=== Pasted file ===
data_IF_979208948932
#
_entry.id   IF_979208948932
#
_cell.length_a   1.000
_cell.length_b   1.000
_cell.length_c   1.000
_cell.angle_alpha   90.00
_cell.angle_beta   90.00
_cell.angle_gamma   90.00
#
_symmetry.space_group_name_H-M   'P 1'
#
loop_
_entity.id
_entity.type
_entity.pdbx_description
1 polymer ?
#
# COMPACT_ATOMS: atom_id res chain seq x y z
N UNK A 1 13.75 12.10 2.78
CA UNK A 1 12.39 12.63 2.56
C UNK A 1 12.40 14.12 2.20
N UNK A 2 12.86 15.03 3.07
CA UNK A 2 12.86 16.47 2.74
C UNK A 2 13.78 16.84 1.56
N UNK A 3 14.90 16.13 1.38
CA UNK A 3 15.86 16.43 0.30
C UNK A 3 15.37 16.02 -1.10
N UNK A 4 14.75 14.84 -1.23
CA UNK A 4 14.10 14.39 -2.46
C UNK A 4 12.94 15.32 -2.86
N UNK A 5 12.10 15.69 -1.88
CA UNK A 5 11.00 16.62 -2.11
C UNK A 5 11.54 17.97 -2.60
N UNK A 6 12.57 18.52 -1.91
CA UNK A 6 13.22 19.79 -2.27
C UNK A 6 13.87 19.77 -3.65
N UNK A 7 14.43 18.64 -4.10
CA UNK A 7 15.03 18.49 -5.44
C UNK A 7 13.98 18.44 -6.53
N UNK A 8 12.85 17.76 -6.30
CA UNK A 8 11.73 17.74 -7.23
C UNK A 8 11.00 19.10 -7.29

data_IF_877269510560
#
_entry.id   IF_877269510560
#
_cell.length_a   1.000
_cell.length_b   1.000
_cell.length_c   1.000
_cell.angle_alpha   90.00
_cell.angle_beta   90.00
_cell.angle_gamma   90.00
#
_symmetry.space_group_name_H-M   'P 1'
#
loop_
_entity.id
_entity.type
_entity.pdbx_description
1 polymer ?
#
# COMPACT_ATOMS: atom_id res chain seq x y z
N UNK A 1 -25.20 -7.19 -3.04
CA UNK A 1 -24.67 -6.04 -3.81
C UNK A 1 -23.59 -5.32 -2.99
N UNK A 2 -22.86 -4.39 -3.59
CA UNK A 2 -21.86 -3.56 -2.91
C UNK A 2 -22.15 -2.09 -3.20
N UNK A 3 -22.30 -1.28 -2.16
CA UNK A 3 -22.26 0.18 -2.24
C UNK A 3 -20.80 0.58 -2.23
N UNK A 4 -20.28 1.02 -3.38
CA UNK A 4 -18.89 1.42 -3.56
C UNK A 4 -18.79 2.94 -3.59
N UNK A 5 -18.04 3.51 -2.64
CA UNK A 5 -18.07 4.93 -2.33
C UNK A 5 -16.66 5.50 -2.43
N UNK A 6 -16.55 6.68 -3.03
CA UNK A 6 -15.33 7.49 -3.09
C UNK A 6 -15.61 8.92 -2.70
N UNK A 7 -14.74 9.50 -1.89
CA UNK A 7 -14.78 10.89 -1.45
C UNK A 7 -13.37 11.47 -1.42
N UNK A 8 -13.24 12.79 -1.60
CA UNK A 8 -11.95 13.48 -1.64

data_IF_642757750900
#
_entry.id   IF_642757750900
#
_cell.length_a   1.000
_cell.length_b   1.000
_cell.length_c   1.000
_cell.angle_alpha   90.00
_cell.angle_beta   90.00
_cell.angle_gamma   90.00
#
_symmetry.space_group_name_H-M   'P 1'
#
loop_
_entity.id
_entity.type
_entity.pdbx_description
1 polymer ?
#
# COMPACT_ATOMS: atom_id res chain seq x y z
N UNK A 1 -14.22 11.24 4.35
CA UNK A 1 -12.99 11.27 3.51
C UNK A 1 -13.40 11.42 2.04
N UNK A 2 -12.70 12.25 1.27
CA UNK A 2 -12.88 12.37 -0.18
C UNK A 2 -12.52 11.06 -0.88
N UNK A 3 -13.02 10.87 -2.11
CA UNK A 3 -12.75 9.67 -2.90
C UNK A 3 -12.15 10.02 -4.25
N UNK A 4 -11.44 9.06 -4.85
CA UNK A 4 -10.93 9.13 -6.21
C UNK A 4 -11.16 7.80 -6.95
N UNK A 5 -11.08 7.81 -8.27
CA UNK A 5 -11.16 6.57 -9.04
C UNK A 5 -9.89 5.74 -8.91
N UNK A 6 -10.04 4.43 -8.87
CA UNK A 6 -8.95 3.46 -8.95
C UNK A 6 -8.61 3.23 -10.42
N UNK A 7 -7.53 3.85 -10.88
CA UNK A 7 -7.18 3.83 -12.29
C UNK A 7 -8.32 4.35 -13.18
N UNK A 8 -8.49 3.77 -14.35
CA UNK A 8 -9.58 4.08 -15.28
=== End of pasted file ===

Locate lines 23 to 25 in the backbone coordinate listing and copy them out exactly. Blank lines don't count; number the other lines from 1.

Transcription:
C UNK A 1 12.40 14.12 2.20
N UNK A 2 12.86 15.03 3.07
CA UNK A 2 12.86 16.47 2.74